By Michael Sinclair-Jones
A DRAFT report on a long-running WA Government inquiry into the Shire of Toodyay has been sent to all councillors for comment before the findings are released in State Parliament.
The draft excludes any formal recommendations or matters the State Solicitor’s Office may seek to prosecute.
New Shire CEO Suzie Haslehurst received the 44-page draft on July 21 and released it to all councillors and senior staff for a workshop discussion immediately prior to last month’s council meeting.Read more
“In a broad sense, the council has formulated its position,” Ms Haslehurst said.
It would go to a special council meeting for final approval on Tuesday August 11.
A 21-day State Government deadline was to expire on Monday August 10 but the shire sought an extension to Friday August 14 to accommodate the special council meeting.
The draft was also likely to be discussed on Wednesday August 5 when WA Local Government Minister David Templeman was due to visit Toodyay to meet councillors and senior staff at the invitation of Shire President Rosemary Madacsi.
It is understood former shire CEO Stan Scott – who moved to York last year – was also sent a copy of the inquiry draft report and is expected to respond independently.
The latest move follows a year-long inquiry by three Perth investigators into shire operations and affairs over seven years.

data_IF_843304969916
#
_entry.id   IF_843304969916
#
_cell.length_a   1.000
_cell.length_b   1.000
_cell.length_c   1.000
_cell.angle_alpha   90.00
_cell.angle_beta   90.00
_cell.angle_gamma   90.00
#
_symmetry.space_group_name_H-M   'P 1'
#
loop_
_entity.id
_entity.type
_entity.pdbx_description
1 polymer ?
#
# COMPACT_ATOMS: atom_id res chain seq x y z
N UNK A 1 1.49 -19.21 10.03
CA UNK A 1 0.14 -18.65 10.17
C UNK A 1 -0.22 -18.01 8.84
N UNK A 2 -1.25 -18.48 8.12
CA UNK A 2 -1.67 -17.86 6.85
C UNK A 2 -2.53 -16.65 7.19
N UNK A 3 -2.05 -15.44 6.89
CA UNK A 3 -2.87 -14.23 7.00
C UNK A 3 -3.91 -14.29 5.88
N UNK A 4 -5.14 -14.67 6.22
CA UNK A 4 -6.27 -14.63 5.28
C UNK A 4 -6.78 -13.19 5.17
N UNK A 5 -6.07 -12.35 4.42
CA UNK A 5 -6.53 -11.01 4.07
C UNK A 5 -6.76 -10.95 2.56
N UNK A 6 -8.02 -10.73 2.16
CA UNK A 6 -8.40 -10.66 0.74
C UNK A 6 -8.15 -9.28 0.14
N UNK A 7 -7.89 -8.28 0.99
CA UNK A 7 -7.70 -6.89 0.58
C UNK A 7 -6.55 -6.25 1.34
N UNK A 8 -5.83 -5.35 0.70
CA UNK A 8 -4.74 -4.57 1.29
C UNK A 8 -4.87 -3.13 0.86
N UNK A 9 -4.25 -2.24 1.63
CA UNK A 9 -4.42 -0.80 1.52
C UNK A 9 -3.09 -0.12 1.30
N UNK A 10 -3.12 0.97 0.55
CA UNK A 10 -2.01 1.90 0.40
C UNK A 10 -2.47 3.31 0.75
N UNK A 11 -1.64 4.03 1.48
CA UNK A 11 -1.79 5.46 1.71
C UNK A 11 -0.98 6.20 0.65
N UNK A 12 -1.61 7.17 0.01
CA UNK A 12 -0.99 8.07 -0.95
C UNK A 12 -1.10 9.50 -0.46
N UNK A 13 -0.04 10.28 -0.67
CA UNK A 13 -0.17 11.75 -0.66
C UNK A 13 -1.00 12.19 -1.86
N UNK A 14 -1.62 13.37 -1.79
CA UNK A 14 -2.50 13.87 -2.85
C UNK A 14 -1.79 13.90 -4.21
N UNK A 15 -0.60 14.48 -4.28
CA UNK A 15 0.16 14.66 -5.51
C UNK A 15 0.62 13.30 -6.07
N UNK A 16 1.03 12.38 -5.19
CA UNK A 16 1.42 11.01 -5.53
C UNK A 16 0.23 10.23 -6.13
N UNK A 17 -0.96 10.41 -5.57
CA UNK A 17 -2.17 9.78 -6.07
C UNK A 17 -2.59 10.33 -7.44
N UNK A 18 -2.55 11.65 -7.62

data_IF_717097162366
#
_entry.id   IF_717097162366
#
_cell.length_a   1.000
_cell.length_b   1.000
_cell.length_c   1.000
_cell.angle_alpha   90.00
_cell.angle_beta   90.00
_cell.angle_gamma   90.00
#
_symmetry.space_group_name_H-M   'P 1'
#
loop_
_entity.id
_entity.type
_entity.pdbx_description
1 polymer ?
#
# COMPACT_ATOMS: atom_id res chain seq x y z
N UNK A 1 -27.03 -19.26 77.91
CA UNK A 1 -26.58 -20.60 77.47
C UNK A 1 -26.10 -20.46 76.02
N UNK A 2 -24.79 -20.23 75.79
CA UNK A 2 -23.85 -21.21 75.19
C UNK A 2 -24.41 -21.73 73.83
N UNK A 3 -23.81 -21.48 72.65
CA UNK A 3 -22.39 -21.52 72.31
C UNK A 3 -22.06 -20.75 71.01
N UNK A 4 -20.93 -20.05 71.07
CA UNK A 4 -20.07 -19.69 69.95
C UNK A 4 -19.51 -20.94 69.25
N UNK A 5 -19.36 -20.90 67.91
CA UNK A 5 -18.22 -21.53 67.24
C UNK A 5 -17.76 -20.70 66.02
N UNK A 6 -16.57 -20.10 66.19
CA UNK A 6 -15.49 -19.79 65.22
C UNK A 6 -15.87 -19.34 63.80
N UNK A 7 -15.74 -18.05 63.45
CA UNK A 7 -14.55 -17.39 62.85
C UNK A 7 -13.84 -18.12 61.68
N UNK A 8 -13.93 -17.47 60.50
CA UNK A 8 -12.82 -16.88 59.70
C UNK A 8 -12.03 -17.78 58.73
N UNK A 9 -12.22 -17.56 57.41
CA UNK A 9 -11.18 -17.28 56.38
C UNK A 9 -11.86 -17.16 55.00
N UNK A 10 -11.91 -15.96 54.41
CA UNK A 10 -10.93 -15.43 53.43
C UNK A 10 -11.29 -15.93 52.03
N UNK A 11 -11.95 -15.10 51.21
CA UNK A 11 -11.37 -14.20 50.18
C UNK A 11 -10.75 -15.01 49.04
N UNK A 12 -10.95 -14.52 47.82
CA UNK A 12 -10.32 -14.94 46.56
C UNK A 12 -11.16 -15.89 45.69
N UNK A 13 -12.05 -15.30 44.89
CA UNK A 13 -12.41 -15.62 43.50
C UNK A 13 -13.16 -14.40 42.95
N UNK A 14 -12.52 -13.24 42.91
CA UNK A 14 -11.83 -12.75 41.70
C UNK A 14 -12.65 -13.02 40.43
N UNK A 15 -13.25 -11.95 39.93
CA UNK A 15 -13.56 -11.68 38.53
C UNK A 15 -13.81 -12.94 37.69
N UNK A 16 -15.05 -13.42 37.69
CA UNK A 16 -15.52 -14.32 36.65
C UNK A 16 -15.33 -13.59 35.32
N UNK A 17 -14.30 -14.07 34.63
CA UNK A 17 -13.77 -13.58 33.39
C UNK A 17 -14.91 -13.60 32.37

The inquiry was called to investigate “reasonable suspicion” that the shire may have breached local government laws.
It followed departmental criticism of Mr Scott in an official letter that he sought to withhold from councillors, prompting the heated resignation of newly elected councillor Di Granger in March 2018 amid allegations of bullying.
That incident – including a scathing email Mr Scott sent to former Cr Granger on a Saturday afternoon – is part of the inquiry.
Other matters investigated included the loss of more than $550,000 in a failed legal action against two former civic leaders, other botched shire prosecutions that cost ratepayers tens of thousands of dollars, declarations of interest by elected members, unlawful rates that had to be quashed by a State tribunal, “the culture within the shire” and “any other matter that comes to the person’s attention during the inquiry”.
The three investigators spent most of last year interviewing Toodyay ratepayers, examining shire records and questioning staff and councillors.
Ms Haslehurst said local government officials would examine the shire’s response to the draft report to decide if any changes should be made before sending it to the department’s Director General.
A final report would then go to the Minister to table in State Parliament.
Parliament is due to sit for three weeks next month, two weeks in October and three weeks in November.
Ms Haslehurst said it was likely that the final public report would also be placed on the shire website.
“My approach is to be as open and transparent as possible,” she said.